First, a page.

A study by Rizzotto et al. evaluated 469 patients submitted to SCL (399) and STL (70) during a period of over 10 years and compared oncological and functional results between them. The overall and disease-free survival at 5 years and preservation of laryngeal function after 2 years of surgery were, respectively, 95.6%; 90.9% and 95.7% for SCL and 80%; 72.9% and 80% for STL. The total laryngectomy rate among all patients in this series was 4.4%. Withdrawal of the nasoenteral tube or gastrostomy occurred in 99.4% of the patients (mean time of 16 days, 4–161 days) and decannulation occurred in 98.3% of the cases (mean time of 73 days, 16–852 days). Both types of laryngectomies showed high survival rates than those obtained through organ preservation protocols, based on chemoradiotherapy.20 In our series, the functional result was slightly lower, with 92.6% of the patients withdrew the enteral feeding (median of 45 days, 23–397 days) and 72.7% were decannulated (median 50 days, 11–257 days).

Regarding the acute and late postoperative complications, we observed neck bleeding, neck cellulitis, laryngeal remnant stenosis, dyspnea and aspiration pneumonia in 10.3%; 3.4%; 17.2%; 3.4% and 6.9% of cases, respectively. In the study by Rizzotto et al., these rates were 1.7%; 0.9%; 17.4%; 0.9% and 9.6%; and in the study by Succo et al., they were 0.7%; 1.4%; 17.6%; 2.1% and 9.9%.6,19

The long-term functional results after STL have been described in the international literature. A study published in 2015 evaluated swallowing, voice and quality of life in a group of 22 patients submitted to this procedure. Swallowing recovery was achieved in 20 cases, with two patients showing severe dysphagia for solid foods. The voice in the postoperative period was highly dysphonic and the maximum phonation time was significantly reduced, but it was enough to allow normal spontaneous speech. Despite that, patients reported only a small impact on their quality of life. Mild dysphagia and aspiration pneumonia represent the most common, although infrequent, early complications after this procedure and are usually well tolerated. Laryngeal remnant stenosis is the most common late complication. The functional results of STL are similar to those observed with SCL.9,21–23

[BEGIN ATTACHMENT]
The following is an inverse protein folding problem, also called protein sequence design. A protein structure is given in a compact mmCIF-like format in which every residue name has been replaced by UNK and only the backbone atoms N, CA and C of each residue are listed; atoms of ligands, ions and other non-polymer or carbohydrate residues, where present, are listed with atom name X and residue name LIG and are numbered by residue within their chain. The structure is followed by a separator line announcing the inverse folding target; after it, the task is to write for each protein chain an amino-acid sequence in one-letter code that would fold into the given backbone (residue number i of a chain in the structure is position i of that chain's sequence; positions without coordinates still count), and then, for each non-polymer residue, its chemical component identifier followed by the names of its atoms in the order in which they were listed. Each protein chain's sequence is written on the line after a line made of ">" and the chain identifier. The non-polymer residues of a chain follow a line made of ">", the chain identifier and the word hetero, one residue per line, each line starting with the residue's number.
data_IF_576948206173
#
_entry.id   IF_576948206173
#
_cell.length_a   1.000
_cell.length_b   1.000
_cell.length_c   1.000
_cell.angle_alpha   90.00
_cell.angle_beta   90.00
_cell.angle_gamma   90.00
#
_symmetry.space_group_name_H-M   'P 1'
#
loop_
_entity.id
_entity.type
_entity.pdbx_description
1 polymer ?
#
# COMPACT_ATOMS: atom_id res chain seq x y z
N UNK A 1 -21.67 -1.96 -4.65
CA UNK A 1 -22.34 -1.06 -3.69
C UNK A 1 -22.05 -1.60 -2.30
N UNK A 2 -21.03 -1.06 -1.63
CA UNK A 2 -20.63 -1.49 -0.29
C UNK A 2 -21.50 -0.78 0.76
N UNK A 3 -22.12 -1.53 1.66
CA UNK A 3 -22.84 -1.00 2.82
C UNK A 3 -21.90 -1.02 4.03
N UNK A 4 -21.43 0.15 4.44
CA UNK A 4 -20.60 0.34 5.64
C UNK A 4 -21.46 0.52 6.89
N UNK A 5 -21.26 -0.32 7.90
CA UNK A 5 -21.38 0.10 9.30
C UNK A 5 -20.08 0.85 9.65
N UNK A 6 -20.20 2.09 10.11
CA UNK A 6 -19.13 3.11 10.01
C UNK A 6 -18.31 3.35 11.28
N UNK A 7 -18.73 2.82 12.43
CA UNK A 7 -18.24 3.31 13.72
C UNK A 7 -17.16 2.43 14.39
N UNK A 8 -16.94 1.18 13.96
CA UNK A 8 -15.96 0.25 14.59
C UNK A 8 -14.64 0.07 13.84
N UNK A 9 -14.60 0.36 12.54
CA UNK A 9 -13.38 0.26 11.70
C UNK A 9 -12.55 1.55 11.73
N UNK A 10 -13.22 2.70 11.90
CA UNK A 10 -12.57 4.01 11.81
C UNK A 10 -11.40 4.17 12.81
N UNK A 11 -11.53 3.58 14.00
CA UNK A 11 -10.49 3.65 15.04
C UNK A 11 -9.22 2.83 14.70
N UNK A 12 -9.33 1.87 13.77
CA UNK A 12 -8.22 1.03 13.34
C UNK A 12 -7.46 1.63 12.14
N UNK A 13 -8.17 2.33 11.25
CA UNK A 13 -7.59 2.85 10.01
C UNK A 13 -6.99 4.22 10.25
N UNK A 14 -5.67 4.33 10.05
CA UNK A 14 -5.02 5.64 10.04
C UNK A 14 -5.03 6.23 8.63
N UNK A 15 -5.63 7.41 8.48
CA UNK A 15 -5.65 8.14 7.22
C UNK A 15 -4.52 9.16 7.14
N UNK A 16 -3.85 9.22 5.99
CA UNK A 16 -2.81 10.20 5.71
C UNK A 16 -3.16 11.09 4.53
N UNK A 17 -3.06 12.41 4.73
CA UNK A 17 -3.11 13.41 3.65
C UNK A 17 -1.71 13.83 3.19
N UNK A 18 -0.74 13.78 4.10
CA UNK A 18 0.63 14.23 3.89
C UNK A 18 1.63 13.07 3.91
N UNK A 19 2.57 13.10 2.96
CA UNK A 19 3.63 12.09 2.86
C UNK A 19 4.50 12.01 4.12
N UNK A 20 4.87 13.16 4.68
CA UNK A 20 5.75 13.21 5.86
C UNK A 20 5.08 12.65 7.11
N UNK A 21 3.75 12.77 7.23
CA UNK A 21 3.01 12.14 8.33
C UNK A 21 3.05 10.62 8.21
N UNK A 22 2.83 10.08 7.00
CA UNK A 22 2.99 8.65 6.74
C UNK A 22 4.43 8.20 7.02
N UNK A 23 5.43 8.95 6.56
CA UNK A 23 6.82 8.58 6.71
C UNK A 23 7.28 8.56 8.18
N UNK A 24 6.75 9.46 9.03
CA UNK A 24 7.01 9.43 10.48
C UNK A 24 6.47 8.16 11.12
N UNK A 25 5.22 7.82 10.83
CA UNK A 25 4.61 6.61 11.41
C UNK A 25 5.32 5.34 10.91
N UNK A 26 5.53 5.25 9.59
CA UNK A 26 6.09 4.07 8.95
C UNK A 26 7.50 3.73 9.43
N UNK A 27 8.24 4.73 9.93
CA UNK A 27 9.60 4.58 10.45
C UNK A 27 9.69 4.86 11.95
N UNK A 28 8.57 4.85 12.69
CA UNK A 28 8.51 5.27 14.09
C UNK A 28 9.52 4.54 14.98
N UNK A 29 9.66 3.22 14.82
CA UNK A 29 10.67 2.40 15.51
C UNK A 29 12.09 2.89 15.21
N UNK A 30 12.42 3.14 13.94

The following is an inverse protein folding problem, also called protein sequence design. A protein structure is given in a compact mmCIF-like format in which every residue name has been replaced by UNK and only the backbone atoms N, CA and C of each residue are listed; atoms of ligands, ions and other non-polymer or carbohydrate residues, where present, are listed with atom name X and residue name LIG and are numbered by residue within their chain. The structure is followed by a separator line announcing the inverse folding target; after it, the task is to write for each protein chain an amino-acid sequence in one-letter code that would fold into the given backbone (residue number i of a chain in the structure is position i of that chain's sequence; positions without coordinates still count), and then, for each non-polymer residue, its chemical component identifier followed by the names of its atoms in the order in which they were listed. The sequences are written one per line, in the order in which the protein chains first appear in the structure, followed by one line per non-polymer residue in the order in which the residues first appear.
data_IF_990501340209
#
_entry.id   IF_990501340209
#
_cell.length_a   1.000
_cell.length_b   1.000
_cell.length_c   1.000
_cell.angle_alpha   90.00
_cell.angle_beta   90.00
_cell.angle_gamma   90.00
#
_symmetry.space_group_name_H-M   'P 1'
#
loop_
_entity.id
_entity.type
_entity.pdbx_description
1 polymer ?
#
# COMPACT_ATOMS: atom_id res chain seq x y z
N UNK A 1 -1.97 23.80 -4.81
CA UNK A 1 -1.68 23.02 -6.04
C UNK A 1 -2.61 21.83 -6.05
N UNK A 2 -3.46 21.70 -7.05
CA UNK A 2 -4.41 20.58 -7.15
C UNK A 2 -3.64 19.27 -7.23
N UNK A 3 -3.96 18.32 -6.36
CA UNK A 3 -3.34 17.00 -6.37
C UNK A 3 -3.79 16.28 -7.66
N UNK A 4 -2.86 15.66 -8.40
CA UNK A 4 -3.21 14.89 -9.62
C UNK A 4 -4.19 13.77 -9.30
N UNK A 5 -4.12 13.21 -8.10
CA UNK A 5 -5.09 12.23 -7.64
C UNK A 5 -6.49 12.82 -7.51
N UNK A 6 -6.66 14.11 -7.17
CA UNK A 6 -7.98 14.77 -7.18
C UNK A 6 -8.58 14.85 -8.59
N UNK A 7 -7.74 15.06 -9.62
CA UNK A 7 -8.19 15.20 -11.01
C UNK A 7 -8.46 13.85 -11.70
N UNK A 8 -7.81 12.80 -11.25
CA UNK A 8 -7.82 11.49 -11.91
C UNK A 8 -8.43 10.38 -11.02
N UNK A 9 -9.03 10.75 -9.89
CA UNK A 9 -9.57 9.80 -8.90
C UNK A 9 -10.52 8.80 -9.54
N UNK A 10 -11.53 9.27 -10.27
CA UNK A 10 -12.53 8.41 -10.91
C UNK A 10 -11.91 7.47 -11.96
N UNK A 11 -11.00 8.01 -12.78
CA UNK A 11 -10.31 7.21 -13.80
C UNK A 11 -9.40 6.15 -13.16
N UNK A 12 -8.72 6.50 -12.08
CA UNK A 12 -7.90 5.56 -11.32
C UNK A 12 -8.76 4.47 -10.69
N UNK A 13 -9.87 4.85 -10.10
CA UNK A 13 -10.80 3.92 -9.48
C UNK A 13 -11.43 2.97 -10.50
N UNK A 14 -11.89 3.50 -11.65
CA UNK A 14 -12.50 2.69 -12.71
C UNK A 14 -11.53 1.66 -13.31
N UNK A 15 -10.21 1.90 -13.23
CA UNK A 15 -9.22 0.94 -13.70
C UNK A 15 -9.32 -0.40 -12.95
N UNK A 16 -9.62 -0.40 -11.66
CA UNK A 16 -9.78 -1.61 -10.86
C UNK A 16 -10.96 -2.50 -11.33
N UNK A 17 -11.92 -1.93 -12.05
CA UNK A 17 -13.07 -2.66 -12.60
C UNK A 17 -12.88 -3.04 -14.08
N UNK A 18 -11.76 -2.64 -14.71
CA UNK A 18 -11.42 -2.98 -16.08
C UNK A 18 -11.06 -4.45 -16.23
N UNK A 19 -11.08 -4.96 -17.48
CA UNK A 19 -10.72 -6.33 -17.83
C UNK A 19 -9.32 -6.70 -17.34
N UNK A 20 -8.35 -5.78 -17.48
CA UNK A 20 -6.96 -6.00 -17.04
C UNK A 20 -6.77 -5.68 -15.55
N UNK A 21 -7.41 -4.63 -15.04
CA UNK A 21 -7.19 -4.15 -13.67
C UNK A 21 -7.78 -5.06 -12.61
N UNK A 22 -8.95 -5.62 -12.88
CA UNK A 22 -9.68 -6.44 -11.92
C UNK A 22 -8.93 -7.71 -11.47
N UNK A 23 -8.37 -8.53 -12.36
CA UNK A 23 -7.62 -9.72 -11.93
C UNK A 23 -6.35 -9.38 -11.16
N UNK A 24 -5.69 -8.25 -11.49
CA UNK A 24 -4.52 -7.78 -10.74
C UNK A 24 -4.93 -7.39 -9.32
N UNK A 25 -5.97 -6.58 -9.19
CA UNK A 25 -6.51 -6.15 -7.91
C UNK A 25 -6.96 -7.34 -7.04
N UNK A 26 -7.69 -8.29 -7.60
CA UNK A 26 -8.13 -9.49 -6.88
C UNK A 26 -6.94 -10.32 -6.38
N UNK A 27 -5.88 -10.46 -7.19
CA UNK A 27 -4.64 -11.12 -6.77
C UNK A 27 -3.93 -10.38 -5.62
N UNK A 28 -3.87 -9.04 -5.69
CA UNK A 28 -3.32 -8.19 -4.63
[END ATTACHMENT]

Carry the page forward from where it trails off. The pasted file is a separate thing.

The expansion of the STL lower limit increased the SCL indications, breaking some paradigms. Cases involving one cricoarytenoid unit and/or with subglottic extension were considered contraindications for SCL, and total laryngectomy was indicated. With the advent of this technique, these selected cases were treated with subtotal laryngectomy, with laryngeal function preservation and no harm to locoregional disease control.

Conclusion

Selected patients with intermediate and advanced laryngeal cancer may benefit from STL, which in this study resulted in total laryngectomy-free and specific survival of 80.2% and 88.2%, respectively.

Conflicts of interest

The authors declare no conflicts of interest.

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Please cite this article as: Garcia AM, Dias FL, Gonçalves AJ, Cernea CR, Freitas EQ, Menezes MB, et al. Supratracheal laryngectomy: a multi-institutional study. Braz J Otorhinolaryngol. 2020;86:609–16.

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Copyright © 2019. Associação Brasileira de Otorrinolaringologia e Cirurgia Cérvico-Facial